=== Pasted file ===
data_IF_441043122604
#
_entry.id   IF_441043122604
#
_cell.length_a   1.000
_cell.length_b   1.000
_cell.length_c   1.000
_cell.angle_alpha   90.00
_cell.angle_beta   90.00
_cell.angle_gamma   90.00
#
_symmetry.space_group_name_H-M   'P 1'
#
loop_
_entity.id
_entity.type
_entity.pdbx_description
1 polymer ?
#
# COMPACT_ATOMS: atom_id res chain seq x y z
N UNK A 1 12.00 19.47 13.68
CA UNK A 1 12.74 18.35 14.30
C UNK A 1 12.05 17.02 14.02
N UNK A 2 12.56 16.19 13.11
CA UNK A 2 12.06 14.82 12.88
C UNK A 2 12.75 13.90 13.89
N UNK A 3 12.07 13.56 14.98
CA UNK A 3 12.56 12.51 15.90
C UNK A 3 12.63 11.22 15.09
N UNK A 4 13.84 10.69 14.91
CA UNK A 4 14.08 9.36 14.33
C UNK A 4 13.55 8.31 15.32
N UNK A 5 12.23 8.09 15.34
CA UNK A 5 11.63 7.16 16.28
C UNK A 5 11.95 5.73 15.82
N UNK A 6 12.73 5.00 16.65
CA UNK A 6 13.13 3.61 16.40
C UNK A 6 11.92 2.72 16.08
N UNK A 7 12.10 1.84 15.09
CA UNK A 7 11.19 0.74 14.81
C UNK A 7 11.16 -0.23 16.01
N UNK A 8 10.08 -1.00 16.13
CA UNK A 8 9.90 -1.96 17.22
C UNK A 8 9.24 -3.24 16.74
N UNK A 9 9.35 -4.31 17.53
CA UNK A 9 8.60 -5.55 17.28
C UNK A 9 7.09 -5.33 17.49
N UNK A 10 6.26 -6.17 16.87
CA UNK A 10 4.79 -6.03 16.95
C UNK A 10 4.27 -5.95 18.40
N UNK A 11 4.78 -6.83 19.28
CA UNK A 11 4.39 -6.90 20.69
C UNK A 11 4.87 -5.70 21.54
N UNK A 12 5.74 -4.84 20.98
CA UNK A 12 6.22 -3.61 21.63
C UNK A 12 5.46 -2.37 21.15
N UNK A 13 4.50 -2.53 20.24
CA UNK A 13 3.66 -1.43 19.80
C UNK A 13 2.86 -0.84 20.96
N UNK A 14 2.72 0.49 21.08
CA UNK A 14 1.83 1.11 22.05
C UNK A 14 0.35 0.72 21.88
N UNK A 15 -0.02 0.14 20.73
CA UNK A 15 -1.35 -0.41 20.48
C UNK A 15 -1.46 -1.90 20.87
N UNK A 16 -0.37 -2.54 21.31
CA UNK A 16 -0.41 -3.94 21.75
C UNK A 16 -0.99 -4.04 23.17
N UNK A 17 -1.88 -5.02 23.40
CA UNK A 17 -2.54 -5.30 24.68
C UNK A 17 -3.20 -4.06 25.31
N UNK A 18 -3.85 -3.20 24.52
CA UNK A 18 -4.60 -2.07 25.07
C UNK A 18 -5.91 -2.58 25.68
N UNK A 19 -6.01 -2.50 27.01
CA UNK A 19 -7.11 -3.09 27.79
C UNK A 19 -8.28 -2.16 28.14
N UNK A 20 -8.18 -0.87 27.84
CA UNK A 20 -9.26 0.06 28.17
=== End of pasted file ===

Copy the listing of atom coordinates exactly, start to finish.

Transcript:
data_IF_441043122604
#
_entry.id   IF_441043122604
#
_cell.length_a   1.000
_cell.length_b   1.000
_cell.length_c   1.000
_cell.angle_alpha   90.00
_cell.angle_beta   90.00
_cell.angle_gamma   90.00
#
_symmetry.space_group_name_H-M   'P 1'
#
loop_
_entity.id
_entity.type
_entity.pdbx_description
1 polymer ?
#
# COMPACT_ATOMS: atom_id res chain seq x y z
N UNK A 1 12.00 19.47 13.68
CA UNK A 1 12.74 18.35 14.30
C UNK A 1 12.05 17.02 14.02
N UNK A 2 12.56 16.19 13.11
CA UNK A 2 12.06 14.82 12.88
C UNK A 2 12.75 13.90 13.89
N UNK A 3 12.07 13.56 14.98
CA UNK A 3 12.56 12.51 15.90
C UNK A 3 12.63 11.22 15.09
N UNK A 4 13.84 10.69 14.91
CA UNK A 4 14.08 9.36 14.33
C UNK A 4 13.55 8.31 15.32
N UNK A 5 12.23 8.09 15.34
CA UNK A 5 11.63 7.16 16.28
C UNK A 5 11.95 5.73 15.82
N UNK A 6 12.73 5.00 16.65
CA UNK A 6 13.13 3.61 16.40
C UNK A 6 11.92 2.72 16.08
N UNK A 7 12.10 1.84 15.09
CA UNK A 7 11.19 0.74 14.81
C UNK A 7 11.16 -0.23 16.01
N UNK A 8 10.08 -1.00 16.13
CA UNK A 8 9.90 -1.96 17.22
C UNK A 8 9.24 -3.24 16.74
N UNK A 9 9.35 -4.31 17.53
CA UNK A 9 8.60 -5.55 17.28
C UNK A 9 7.09 -5.33 17.49
N UNK A 10 6.26 -6.17 16.87
CA UNK A 10 4.79 -6.03 16.95
C UNK A 10 4.27 -5.95 18.40
N UNK A 11 4.78 -6.83 19.28
CA UNK A 11 4.39 -6.90 20.69
C UNK A 11 4.87 -5.70 21.54
N UNK A 12 5.74 -4.84 20.98
CA UNK A 12 6.22 -3.61 21.63
C UNK A 12 5.46 -2.37 21.15
N UNK A 13 4.50 -2.53 20.24
CA UNK A 13 3.66 -1.43 19.80
C UNK A 13 2.86 -0.84 20.96
N UNK A 14 2.72 0.49 21.08
CA UNK A 14 1.83 1.11 22.05
C UNK A 14 0.35 0.72 21.88
N UNK A 15 -0.02 0.14 20.73
CA UNK A 15 -1.35 -0.41 20.48
C UNK A 15 -1.46 -1.90 20.87
N UNK A 16 -0.37 -2.54 21.31
CA UNK A 16 -0.41 -3.94 21.75
C UNK A 16 -0.99 -4.04 23.17
N UNK A 17 -1.88 -5.02 23.40
CA UNK A 17 -2.54 -5.30 24.68
C UNK A 17 -3.20 -4.06 25.31
N UNK A 18 -3.85 -3.20 24.52
CA UNK A 18 -4.60 -2.07 25.07
C UNK A 18 -5.91 -2.58 25.68
N UNK A 19 -6.01 -2.50 27.01
CA UNK A 19 -7.11 -3.09 27.79
C UNK A 19 -8.28 -2.16 28.14
N UNK A 20 -8.18 -0.87 27.84
CA UNK A 20 -9.26 0.06 28.17